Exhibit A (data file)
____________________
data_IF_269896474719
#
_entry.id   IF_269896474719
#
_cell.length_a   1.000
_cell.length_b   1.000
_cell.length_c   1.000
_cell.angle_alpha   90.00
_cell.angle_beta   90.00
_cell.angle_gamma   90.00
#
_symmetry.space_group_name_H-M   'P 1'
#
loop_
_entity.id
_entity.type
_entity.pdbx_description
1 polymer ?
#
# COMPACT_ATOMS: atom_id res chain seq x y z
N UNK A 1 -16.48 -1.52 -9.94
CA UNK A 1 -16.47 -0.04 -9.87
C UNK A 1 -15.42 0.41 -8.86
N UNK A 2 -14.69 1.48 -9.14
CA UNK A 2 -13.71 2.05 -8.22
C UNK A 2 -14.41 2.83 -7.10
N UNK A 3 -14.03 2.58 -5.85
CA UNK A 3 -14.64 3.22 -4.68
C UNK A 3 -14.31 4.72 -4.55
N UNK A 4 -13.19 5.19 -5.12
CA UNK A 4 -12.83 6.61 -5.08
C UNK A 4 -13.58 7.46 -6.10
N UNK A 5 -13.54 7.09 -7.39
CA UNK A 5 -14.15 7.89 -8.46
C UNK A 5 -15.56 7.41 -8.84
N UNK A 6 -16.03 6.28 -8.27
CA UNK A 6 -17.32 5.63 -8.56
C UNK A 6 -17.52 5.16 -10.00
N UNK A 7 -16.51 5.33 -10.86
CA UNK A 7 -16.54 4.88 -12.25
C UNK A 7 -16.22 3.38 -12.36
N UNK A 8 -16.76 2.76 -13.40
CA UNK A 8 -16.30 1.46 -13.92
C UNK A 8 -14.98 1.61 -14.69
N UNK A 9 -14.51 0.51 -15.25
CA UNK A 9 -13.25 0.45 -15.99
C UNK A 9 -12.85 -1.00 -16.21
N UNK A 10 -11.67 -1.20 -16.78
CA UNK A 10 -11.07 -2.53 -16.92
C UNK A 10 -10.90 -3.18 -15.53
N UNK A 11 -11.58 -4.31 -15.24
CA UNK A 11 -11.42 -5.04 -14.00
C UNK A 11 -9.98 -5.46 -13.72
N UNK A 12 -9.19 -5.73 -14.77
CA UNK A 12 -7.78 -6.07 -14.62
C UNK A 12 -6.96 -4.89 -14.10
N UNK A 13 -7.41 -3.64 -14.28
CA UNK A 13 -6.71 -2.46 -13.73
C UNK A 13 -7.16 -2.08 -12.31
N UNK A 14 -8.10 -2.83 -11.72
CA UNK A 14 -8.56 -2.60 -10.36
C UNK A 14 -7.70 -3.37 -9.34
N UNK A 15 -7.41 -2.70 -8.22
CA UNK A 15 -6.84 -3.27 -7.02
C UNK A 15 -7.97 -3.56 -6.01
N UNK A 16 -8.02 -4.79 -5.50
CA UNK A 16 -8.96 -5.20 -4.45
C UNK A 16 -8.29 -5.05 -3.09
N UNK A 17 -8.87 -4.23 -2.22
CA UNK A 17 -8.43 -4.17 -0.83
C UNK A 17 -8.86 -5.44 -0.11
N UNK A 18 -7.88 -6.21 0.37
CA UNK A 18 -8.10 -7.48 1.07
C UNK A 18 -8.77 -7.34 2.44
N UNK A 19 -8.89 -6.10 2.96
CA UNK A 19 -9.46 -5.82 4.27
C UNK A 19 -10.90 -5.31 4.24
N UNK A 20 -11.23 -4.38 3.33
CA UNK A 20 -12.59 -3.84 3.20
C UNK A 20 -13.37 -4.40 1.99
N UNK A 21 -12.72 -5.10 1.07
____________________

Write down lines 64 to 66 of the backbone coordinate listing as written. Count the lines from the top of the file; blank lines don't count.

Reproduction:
CA UNK A 15 -6.84 -3.27 -7.02
C UNK A 15 -7.97 -3.56 -6.01
N UNK A 16 -8.02 -4.79 -5.50